Monday, 11 February 2013

'Stampede' at Kumbh Mela?

So far at least 36 people have being killed and 31 injured in a crush at a railway station in Allahabad, India as pilgrims were returning from the Kumbh Mela Hindu festival. The BBC's on-line coverage of the tragedy doesn't used the word 'panic' to describe the tragedy (although Radio 4's Today programme did!), but still uses the term 'stampede' at least 5 times, which in my view is just as bad because of the animalistic and unthinking overtones that it implies.

However, the coverage also highlights what I think will emerge as a more likely cause of the tragedy- that of mismanagement of the crowd, and allowing dangerous overcrowding to occur. India's railway minister admits as much;
"There were too many people on the platforms. The station was overcrowded".

A previous post I wrote looked at how events reported as 'stampedes' rarely turn out to be supported by later evidence, and how terms such as 'panic' can serve to deflect blame onto the 'irrational' behaviour of those affected, when negligence on the part of those responsible for managing the event may be a more likely cause of the tragedy. I also worry that there can sometimes be a fatalistic belief that at mass gatherings of people (often religious festivals), deaths are almost inevitable, and that little can be done to prevent them. I remember doing a radio phone in for the BBC world service a few years ago about the annual Haj pilgrimmage in Saudi Arabia, where I was debating crowd safety issues with a representative from the Saudi interior ministry, and I came up against a similar kind of fatalism amongst him and other callers. The work of Keith Still who has advised the Saudi authorities in designing structures and crowd modelling issues to deal with the vast numbers of pilgrims who attend the Haj, has shown that such events can be managed safely, and that one need not accept that there will always be fatal incidents. Helping to facilitate the safe movement of crowds and trusting them to behave in a sensible way  (rather than blaming any tragedies on the behaviour of those affected), is necessary if the risk of such tragedies occurring in future is to be reduced.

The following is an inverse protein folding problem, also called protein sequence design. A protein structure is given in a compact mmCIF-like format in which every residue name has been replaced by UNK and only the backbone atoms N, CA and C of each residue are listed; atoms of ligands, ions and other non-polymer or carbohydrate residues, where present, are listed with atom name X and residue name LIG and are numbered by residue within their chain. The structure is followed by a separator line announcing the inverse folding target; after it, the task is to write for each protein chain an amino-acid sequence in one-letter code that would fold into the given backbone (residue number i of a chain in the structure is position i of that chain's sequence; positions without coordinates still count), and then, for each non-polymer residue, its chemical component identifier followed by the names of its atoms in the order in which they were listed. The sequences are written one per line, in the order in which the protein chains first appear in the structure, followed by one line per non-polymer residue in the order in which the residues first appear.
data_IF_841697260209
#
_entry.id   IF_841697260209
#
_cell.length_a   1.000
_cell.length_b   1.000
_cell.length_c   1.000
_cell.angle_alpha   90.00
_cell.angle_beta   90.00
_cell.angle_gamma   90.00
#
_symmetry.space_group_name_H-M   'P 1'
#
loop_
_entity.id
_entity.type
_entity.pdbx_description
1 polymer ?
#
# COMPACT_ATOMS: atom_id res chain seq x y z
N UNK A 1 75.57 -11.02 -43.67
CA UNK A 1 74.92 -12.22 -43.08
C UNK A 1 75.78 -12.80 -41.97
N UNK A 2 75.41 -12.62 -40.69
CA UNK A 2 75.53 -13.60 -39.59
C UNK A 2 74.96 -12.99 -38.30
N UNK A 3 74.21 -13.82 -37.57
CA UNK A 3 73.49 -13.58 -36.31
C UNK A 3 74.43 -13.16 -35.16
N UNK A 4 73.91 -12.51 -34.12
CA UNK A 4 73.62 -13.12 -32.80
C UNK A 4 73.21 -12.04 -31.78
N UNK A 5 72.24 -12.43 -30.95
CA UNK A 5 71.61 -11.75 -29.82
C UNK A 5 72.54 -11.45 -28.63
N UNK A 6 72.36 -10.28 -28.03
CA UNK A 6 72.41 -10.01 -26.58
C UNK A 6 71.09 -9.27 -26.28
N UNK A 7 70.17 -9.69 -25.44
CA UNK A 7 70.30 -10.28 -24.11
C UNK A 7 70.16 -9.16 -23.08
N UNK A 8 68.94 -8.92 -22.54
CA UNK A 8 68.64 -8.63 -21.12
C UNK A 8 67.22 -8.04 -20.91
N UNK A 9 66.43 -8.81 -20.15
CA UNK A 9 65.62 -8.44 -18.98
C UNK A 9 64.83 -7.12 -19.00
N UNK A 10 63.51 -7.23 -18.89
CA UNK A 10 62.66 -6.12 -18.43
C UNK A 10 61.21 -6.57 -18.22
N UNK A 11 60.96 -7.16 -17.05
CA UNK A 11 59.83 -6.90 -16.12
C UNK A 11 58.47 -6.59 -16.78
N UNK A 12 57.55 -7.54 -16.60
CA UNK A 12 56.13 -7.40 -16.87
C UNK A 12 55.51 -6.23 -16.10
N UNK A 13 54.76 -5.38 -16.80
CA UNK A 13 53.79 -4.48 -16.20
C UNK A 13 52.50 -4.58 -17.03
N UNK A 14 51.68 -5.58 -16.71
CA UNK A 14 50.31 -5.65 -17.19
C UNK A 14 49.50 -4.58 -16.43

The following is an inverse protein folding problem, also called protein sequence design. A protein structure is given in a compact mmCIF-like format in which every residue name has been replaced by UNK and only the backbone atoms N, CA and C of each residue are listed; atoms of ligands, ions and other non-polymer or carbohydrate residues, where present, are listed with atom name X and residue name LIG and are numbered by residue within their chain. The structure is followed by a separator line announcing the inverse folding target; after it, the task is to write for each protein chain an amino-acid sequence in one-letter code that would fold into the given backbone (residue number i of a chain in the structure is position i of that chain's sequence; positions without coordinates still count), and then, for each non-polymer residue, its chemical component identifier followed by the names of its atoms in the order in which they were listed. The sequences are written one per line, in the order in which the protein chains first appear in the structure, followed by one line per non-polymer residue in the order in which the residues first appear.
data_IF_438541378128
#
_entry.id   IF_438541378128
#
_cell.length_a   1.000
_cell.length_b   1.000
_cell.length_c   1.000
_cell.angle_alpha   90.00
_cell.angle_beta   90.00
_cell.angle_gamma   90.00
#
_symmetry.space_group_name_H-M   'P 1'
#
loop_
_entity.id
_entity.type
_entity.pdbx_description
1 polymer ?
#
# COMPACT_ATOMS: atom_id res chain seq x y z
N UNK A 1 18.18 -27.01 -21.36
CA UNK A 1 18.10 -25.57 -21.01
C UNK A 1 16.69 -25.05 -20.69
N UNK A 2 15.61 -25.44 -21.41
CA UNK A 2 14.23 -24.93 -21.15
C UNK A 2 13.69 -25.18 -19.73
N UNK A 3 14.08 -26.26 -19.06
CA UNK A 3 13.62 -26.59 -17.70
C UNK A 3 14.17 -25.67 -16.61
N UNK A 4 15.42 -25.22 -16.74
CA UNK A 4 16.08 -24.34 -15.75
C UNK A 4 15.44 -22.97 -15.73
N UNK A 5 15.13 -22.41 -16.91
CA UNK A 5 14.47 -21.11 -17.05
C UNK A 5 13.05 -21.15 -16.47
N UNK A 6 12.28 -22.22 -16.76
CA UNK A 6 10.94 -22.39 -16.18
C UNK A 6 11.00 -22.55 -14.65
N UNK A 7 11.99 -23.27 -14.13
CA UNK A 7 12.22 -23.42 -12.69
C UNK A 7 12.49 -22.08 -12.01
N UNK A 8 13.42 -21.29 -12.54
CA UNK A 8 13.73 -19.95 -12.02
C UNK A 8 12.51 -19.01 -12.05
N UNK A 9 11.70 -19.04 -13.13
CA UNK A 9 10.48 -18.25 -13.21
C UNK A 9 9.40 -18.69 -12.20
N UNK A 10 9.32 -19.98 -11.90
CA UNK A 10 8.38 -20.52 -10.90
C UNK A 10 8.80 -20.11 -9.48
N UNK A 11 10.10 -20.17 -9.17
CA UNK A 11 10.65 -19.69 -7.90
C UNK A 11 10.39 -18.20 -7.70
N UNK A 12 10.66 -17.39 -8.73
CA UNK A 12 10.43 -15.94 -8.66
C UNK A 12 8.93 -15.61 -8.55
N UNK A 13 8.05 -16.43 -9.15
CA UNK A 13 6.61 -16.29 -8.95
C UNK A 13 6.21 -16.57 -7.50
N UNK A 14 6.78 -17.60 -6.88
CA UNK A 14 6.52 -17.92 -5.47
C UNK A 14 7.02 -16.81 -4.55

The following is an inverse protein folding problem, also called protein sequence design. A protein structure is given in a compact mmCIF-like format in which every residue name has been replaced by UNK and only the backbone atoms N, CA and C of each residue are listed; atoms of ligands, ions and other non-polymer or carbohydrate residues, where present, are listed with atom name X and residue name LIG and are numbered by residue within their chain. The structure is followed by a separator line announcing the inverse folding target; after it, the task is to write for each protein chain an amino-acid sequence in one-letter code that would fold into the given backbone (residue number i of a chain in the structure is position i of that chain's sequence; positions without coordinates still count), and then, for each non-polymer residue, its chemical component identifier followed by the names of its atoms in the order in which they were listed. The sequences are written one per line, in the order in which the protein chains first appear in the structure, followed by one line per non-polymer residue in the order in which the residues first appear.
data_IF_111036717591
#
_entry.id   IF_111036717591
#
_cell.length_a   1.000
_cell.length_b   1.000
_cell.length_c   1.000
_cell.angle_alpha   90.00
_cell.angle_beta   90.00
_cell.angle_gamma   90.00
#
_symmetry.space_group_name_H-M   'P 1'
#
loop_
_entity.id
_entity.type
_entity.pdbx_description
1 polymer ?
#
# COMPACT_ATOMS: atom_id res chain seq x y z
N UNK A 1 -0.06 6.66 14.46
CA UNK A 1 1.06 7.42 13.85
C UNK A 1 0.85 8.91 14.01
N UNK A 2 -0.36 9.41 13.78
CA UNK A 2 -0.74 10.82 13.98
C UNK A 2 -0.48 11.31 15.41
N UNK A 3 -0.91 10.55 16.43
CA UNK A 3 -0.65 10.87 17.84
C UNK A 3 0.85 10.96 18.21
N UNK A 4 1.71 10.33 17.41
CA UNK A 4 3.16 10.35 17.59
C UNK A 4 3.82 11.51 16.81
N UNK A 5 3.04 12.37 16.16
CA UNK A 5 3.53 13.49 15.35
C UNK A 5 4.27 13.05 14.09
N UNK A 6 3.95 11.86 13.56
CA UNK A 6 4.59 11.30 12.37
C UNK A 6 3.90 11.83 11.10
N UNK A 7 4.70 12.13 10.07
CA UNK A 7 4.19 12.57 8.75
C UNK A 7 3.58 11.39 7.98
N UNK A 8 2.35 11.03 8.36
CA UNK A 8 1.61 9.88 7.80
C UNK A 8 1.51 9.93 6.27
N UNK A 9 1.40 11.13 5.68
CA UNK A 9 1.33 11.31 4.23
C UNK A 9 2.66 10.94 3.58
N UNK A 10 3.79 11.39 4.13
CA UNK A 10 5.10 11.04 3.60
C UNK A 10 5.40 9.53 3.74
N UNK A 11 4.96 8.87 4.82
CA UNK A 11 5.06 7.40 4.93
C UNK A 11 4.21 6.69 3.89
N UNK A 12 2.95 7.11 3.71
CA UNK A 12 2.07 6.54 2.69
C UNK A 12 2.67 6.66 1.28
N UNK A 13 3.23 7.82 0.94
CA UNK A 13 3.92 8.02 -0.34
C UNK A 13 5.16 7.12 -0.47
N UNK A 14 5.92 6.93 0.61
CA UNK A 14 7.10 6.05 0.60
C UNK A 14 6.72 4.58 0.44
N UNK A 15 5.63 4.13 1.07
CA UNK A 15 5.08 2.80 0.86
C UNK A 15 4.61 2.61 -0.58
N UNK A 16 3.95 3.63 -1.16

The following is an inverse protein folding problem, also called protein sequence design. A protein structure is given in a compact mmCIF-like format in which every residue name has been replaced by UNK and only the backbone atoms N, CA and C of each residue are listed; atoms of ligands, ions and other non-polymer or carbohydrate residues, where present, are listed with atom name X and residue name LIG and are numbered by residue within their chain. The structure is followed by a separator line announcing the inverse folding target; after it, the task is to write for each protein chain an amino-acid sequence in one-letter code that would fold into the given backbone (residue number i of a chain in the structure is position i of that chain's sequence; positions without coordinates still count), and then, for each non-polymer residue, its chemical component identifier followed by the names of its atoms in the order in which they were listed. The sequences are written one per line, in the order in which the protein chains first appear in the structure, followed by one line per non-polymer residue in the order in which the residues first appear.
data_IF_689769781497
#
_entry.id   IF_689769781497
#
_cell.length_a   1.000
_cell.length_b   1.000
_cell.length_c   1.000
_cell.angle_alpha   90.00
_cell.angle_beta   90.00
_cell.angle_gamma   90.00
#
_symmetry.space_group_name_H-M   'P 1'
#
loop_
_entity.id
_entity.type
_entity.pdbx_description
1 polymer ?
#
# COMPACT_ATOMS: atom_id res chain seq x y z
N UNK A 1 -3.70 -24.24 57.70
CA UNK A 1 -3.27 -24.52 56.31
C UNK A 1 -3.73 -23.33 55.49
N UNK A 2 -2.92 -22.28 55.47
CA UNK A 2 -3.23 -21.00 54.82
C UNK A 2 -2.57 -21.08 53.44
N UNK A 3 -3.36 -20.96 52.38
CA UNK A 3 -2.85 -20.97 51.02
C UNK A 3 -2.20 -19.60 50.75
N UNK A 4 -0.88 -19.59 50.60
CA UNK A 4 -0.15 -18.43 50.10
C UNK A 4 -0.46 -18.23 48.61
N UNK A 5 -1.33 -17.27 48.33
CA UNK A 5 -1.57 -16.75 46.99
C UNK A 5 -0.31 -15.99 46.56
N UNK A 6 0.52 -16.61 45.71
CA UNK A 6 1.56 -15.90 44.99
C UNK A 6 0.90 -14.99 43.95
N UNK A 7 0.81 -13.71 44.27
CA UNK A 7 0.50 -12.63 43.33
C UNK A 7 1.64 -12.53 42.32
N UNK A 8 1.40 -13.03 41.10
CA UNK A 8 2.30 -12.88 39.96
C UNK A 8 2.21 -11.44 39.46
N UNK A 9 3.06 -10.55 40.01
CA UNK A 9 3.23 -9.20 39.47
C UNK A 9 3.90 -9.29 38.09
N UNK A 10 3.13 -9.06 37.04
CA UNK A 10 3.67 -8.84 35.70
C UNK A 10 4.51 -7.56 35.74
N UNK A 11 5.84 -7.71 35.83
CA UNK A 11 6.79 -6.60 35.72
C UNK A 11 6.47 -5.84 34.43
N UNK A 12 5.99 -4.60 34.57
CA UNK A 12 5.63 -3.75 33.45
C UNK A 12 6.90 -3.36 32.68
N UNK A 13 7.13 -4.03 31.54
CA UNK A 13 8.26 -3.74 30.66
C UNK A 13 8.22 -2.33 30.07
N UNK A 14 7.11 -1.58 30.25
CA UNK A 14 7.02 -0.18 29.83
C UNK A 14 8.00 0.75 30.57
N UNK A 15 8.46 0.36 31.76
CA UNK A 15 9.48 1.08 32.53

No comments:

Post a Comment